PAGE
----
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The State of Play: Episode 1

Updated: 5 days ago

One Sport or Two? How Does this Impact my Youth Athlete?











Youth sports injuries have been on the rise in recent years, and one of the key factors that contribute to this trend is the increased specialization in youth athletics. Young athletes who focus on just one sport are more likely to experience injuries than those who participate in multiple sports. In fact athletes who specialize in one sport early are 70 - 125% more likely to sustain an injury. Opinions vary on just what the true percentage is but Loyola University and Dr. Neeru Jayanthi found that early specialization in a single sport is one of the strongest predictors of injury. In their study of 1200 youth athletes those who specialized were 70 to 93 percent more likely to be injured than children who played multiple sports. This article will examine the elevated increase of injuries for a one sport youth athlete versus a two sport athlete. It will also discuss how speed, strength, and agility can mitigate risks, and in most cases produce stronger, faster and more sound athletes.



One of the main reasons for the increased risk of injury in one sport athletes is the repetitive nature of their training. When young athletes focus on just one sport, they are exposed to the same motions and movements over and over again, which can lead to overuse injuries. Overuse injuries are basically micro traumas to the ligaments, tendons, bones and joints. These types of injuries can be especially debilitating for young athletes, as they can cause long-term damage and impede future athletic performance. Another factor that contributes to the increased risk of injury in one sport athletes is the lack of physical diversity in their training. Young athletes who specialize in one sport typically do not have the opportunity to work on different skills and develop different areas of their bodies. This lack of diversity leads to imbalances and weaknesses in the body, which can increase the risk of injury.

On the other hand, youth athletes who participate in multiple sports are exposed to a wider range of motions and movements, which can help reduce the risk of overuse injuries, fatigue and mental burnout. Mental fatigue is also an overlooked aspect of the game. Taking a break from one activity to focus on another has been proven to create stronger mental health, and helps heal the body from the inside out. The fact that kids who play multiple sports produce better more sound athletes is probably no surprise to you. Several NFL, and NBA coaches actually prefer it. In a recent report 30 of the 32 top NFL draftees where dual sport athletes in high school. The bigger question becomes not if playing more than one sport is better, but how can I accomplish this in today's youth sports climate? We won't dive too deep into todays youth sports scene as that is a rabbit hole all in itself. With academics becoming more challenging than ever, travel sports at an all time high, how can my athlete play more than one sport as there is only 24 hours in a day. In most cases the answer is you can not. For example, if you play tennis, soccer or basketball at a high level chances are you have practice 3-4 times per week and games on the weekend. You compete year around and in some cases you play for more than one team. The list of reasons can go on and on. Studies show you do have a valid alternative. Professional sports performance training can not only limit your child's risk of injury, but if done properly it can eliminate it all together.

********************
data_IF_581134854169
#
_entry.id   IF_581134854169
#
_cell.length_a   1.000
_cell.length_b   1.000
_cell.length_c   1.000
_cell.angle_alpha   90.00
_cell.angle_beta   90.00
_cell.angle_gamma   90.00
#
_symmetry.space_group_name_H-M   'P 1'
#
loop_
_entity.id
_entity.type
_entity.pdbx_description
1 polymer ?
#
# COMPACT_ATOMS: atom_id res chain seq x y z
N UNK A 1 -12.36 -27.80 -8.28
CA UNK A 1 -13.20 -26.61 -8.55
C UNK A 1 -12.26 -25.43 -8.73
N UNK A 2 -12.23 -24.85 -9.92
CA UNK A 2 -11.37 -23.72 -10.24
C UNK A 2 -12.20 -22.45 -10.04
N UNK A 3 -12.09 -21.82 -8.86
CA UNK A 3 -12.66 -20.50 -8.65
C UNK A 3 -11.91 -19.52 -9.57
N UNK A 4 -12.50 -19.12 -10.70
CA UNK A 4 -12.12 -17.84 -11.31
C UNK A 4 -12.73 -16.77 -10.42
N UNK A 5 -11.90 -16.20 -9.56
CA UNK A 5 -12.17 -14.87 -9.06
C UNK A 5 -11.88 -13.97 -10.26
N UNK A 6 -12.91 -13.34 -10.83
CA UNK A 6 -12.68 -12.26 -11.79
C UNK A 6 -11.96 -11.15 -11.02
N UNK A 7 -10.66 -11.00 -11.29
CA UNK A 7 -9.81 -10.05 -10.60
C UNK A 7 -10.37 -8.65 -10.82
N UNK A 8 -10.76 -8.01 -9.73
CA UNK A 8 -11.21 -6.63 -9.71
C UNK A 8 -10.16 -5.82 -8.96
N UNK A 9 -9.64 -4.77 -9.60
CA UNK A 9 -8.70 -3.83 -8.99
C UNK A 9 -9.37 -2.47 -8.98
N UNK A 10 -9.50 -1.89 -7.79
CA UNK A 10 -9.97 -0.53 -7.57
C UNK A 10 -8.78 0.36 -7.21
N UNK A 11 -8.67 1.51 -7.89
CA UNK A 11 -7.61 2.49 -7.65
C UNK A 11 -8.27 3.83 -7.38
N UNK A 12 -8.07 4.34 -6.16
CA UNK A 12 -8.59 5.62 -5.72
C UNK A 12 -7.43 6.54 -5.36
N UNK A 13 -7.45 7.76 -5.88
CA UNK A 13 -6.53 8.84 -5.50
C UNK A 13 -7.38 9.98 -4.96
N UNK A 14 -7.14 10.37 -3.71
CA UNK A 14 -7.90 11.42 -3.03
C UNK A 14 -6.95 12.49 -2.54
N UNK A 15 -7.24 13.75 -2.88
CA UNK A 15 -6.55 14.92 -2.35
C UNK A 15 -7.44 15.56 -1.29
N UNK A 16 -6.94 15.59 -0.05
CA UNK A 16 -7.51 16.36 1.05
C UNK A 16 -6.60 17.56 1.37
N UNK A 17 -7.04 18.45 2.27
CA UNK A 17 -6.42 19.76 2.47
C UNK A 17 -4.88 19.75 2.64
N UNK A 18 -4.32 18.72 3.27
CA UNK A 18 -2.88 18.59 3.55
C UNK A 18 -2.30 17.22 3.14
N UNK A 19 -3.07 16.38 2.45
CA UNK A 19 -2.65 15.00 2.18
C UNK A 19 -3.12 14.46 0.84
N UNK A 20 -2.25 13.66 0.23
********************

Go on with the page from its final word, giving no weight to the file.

Speed, strength, and agility training has been proven to limit injuries in one sport athletes. By improving an athlete's overall physical condition, and through various forms of training you can not only limit your risk you can alleviate it all together. Speed training can improve an athlete's reaction time and quickness, which can help to prevent injuries on the field or court. Strength training can help to improve an athlete's overall power and endurance, which helps to prevent overuse injuries. Agility training can help to improve an athlete's balance and coordination, which can help to prevent injuries caused by falls or collisions. This type of regimen cross-trains the body while also allowing the mind to reset.

In conclusion, the elevated increase of injuries for a one sport youth athlete versus a two sport youth athlete is due to the repetitive nature of their training and lack of physical diversity. Speed, strength, and agility training can help to limit injuries in one sport athletes by improving their overall physical condition and reducing the risk of injury. It's important for young athletes and their parents to understand the benefits of participating in multiple sports and the potential risks associated with specializing too early in one sport.


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